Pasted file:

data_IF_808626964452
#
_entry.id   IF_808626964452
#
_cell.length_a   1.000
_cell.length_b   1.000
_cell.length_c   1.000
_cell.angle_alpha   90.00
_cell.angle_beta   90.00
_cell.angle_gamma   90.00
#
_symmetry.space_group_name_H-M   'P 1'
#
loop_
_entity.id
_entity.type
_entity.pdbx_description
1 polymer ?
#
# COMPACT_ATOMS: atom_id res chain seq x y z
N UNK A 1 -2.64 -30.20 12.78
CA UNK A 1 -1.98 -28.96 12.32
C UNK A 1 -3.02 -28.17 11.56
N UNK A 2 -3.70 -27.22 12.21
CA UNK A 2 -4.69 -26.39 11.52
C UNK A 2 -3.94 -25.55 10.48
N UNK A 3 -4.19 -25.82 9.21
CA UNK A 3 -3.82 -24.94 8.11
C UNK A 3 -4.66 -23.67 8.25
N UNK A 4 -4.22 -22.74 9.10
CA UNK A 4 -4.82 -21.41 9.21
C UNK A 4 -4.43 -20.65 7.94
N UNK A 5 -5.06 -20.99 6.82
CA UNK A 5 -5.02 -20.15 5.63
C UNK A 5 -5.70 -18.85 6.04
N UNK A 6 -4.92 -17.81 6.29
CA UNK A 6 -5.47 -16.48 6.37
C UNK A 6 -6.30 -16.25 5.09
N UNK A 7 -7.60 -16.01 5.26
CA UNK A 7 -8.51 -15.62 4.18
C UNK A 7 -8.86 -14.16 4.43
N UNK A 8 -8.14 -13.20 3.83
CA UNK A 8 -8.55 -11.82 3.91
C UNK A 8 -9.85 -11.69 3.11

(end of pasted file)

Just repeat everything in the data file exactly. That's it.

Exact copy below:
data_IF_808626964452
#
_entry.id   IF_808626964452
#
_cell.length_a   1.000
_cell.length_b   1.000
_cell.length_c   1.000
_cell.angle_alpha   90.00
_cell.angle_beta   90.00
_cell.angle_gamma   90.00
#
_symmetry.space_group_name_H-M   'P 1'
#
loop_
_entity.id
_entity.type
_entity.pdbx_description
1 polymer ?
#
# COMPACT_ATOMS: atom_id res chain seq x y z
N UNK A 1 -2.64 -30.20 12.78
CA UNK A 1 -1.98 -28.96 12.32
C UNK A 1 -3.02 -28.17 11.56
N UNK A 2 -3.70 -27.22 12.21
CA UNK A 2 -4.69 -26.39 11.52
C UNK A 2 -3.94 -25.55 10.48
N UNK A 3 -4.19 -25.82 9.21
CA UNK A 3 -3.82 -24.94 8.11
C UNK A 3 -4.66 -23.67 8.25
N UNK A 4 -4.22 -22.74 9.10
CA UNK A 4 -4.82 -21.41 9.21
C UNK A 4 -4.43 -20.65 7.94
N UNK A 5 -5.06 -20.99 6.82
CA UNK A 5 -5.02 -20.15 5.63
C UNK A 5 -5.70 -18.85 6.04
N UNK A 6 -4.92 -17.81 6.29
CA UNK A 6 -5.47 -16.48 6.37
C UNK A 6 -6.30 -16.25 5.09
N UNK A 7 -7.60 -16.01 5.26
CA UNK A 7 -8.51 -15.62 4.18
C UNK A 7 -8.86 -14.16 4.43
N UNK A 8 -8.14 -13.20 3.83
CA UNK A 8 -8.55 -11.82 3.91
C UNK A 8 -9.85 -11.69 3.11